The Belmar staple gets another bite.
The Oven Pizza e Vino
(out of 4)
7167 W. Alaska Drive, Lakewood, 303-934-7600
Recommended Dishes Smoked portobello pizza, fork 'n' knife sausage sandwich
When it opened in 2004, the Oven Pizza e Vino quickly rose to hotspot status. Located in the new Belmar development, the Oven had the backing of Phoenix's celebrity chef and James Beard award-nominee Mark Tarbell, and it served the dish of the moment, Neapolitan pizza. The wood-fired, thin-crusted pie was gaining popularity, and the Oven, along with Proto's Pizzeria Napoletana, were the definitive places to get it.
That was five years ago. Today, artisanal pizza is the norm, with old and new eateries alike dishing up pies topped with salty prosciutto, house-made mozzarella, and fresh leaf basil. In the last 14 months, Marco's Coal-Fired Pizzeria opened in Ballpark, Lala's Wine Bar & Pizzeria moved into Capitol Hill, and Pizza Republica began tossing pies at the Landmark. Even the Kitchen in Boulder has flatbread pizzas on its menu.
While the local scene has grown dramatically, the Oven's menu has barely changed since 2004. On any given day, diners order the same fresh field greens salad tossed with balsamic vinaigrette and oven-roasted tomatoes that has been on the menu since its inception. Or, they opt for a warm, melty bowl of fresh mozzarella to spread on rosemary and salt-crusted pizza dough. Both pave the way for the standard pizzas, like homemade sausage or smoky portobello.
The menu is familiar and approachable, but it's no longer cutting-edge. That distinction goes to a restaurant like Marco's or the Kitchen, where gourmet cheeses top the pies, and the pizzas can be paired with menu items such as limoncello, coal-fired chicken wings, or exotic beers. But the Oven has created a niche for itself as a reliable neighborhood pizzeria—and within this market it does good work.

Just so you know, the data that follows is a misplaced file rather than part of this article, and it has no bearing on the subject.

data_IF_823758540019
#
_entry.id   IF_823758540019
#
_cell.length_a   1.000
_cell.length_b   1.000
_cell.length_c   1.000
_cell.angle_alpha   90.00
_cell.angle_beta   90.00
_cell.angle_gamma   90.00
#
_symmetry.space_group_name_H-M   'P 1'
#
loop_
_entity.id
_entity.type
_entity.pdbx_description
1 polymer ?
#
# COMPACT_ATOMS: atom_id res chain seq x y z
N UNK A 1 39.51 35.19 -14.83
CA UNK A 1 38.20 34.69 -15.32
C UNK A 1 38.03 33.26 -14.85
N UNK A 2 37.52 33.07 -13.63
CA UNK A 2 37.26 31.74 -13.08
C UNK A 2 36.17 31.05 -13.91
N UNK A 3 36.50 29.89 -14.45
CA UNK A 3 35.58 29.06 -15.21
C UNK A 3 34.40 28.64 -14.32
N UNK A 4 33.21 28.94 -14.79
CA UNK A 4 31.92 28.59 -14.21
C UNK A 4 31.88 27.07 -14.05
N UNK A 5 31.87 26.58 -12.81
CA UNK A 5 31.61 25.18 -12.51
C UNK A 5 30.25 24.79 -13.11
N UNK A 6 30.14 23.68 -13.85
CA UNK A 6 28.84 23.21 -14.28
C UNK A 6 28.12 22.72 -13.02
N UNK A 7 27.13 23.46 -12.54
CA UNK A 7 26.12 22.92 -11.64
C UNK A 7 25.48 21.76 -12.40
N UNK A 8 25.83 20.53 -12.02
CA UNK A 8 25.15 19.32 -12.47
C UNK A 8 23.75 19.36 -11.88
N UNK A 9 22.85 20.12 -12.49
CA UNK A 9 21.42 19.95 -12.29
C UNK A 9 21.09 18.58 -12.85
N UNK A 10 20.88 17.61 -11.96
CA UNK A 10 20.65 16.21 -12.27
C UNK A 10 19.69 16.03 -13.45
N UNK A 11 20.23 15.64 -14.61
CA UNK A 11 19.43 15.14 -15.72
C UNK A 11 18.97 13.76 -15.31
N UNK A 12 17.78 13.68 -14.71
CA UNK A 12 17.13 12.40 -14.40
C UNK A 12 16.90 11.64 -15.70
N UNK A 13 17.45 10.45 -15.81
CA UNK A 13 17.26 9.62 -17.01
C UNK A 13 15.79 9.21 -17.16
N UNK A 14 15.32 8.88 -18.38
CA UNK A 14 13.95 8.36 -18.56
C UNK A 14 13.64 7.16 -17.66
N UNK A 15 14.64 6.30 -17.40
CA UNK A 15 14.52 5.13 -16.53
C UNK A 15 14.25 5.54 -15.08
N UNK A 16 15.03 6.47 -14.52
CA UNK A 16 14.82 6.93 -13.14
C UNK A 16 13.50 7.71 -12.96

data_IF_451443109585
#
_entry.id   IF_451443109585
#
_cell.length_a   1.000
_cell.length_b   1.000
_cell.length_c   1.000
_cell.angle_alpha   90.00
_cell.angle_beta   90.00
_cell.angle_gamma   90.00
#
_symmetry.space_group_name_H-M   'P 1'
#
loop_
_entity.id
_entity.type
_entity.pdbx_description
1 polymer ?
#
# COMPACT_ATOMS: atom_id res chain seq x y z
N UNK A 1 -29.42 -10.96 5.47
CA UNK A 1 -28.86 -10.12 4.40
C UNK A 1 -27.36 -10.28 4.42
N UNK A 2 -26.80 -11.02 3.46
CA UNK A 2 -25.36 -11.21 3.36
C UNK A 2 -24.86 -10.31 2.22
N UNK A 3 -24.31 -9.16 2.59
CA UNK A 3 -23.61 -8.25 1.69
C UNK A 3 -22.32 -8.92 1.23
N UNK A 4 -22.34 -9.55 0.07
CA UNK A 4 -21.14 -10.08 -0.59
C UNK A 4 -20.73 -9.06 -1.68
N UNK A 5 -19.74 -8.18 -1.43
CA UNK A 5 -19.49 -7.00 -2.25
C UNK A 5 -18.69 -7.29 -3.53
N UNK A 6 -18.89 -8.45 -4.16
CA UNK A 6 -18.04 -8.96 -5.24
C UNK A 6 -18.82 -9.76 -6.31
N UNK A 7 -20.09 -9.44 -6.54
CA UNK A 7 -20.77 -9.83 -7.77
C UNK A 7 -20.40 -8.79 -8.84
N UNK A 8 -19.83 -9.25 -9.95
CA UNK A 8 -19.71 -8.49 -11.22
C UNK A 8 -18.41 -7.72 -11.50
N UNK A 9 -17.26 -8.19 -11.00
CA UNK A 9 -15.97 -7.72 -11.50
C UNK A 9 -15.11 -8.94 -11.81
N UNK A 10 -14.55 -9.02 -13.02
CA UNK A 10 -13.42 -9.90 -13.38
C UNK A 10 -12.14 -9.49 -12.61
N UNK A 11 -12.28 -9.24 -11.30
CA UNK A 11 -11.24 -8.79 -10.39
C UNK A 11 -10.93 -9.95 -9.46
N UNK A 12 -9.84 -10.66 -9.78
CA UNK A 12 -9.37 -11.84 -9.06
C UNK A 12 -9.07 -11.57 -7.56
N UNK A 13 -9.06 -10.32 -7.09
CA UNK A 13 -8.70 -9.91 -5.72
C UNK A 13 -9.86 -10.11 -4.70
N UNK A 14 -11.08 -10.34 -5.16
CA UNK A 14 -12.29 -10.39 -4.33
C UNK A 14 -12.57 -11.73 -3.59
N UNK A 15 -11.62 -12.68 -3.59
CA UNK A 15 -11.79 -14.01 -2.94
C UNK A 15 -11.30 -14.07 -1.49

As you take a seat at a bar stool in front of the open kitchen, your server will announce any specials. While he may stumble when describing the marinara, you're likely to forgive him when a chef leans over with a spoonful for you to try.
The pizza's ingredients—whole oregano leaves, fresh greens, and house-roasted tomatoes—are fresh and without pretention. When the restaurant diverges from these wholesome flavors, it tends toward hearty comfort food. In the last several months, the Oven has finally added two new dishes. Playing off the current culinary obsession with bacon, the BLT pie layers creamy white sauce, fresh tomatoes, smoked provolone, succulent bacon, and baby lettuces for a pizza that's more decadent than its sister sandwich. And recognizing diners' love of cozy eats, the Oven also added the fork 'n' knife sausage sandwich (a riff on the meatball sub), which expertly stacks fresh mozzarella, tomatoes, basil, spicy sausage, and warm provolone between golden rounds of dough.
While not trendsetting, these new dishes are reliable—and, along with pizza, they speak to the kind of cuisine that every neighborhood needs. The Lakewood crowds, including families, that descend on the restaurant (sometimes as early as 5:30 p.m.) clearly indicate the eatery has a loyal following. But to regain its edge and compete with other players in the now-saturated field, the Oven could stand to further liven up its menu.